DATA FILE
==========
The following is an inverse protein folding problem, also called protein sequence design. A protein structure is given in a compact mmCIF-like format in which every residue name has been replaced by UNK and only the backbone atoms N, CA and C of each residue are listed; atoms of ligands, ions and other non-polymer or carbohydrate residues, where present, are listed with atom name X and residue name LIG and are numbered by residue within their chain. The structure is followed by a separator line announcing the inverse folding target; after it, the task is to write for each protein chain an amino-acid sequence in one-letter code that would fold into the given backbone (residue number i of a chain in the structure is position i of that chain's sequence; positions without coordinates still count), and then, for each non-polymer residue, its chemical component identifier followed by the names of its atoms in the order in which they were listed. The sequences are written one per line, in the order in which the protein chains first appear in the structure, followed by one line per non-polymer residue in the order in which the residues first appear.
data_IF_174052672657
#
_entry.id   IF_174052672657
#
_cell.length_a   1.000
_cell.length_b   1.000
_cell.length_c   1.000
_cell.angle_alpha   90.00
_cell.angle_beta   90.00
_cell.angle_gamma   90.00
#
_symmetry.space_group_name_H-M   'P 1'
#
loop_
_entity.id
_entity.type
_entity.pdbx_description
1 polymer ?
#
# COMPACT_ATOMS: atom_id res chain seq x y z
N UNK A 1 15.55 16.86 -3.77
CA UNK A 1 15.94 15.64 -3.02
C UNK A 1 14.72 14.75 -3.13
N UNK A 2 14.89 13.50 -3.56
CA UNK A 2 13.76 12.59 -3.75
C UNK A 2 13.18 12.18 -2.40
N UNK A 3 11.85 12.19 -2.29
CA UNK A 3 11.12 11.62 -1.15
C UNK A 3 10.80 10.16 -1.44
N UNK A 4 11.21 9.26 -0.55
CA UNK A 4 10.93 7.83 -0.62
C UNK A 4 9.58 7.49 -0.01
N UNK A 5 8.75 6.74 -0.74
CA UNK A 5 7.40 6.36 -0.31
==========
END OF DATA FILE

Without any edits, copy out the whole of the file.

The following is an inverse protein folding problem, also called protein sequence design. A protein structure is given in a compact mmCIF-like format in which every residue name has been replaced by UNK and only the backbone atoms N, CA and C of each residue are listed; atoms of ligands, ions and other non-polymer or carbohydrate residues, where present, are listed with atom name X and residue name LIG and are numbered by residue within their chain. The structure is followed by a separator line announcing the inverse folding target; after it, the task is to write for each protein chain an amino-acid sequence in one-letter code that would fold into the given backbone (residue number i of a chain in the structure is position i of that chain's sequence; positions without coordinates still count), and then, for each non-polymer residue, its chemical component identifier followed by the names of its atoms in the order in which they were listed. The sequences are written one per line, in the order in which the protein chains first appear in the structure, followed by one line per non-polymer residue in the order in which the residues first appear.
data_IF_174052672657
#
_entry.id   IF_174052672657
#
_cell.length_a   1.000
_cell.length_b   1.000
_cell.length_c   1.000
_cell.angle_alpha   90.00
_cell.angle_beta   90.00
_cell.angle_gamma   90.00
#
_symmetry.space_group_name_H-M   'P 1'
#
loop_
_entity.id
_entity.type
_entity.pdbx_description
1 polymer ?
#
# COMPACT_ATOMS: atom_id res chain seq x y z
N UNK A 1 15.55 16.86 -3.77
CA UNK A 1 15.94 15.64 -3.02
C UNK A 1 14.72 14.75 -3.13
N UNK A 2 14.89 13.50 -3.56
CA UNK A 2 13.76 12.59 -3.75
C UNK A 2 13.18 12.18 -2.40
N UNK A 3 11.85 12.19 -2.29
CA UNK A 3 11.12 11.62 -1.15
C UNK A 3 10.80 10.16 -1.44
N UNK A 4 11.21 9.26 -0.55
CA UNK A 4 10.93 7.83 -0.62
C UNK A 4 9.58 7.49 -0.01
N UNK A 5 8.75 6.74 -0.74
CA UNK A 5 7.40 6.36 -0.31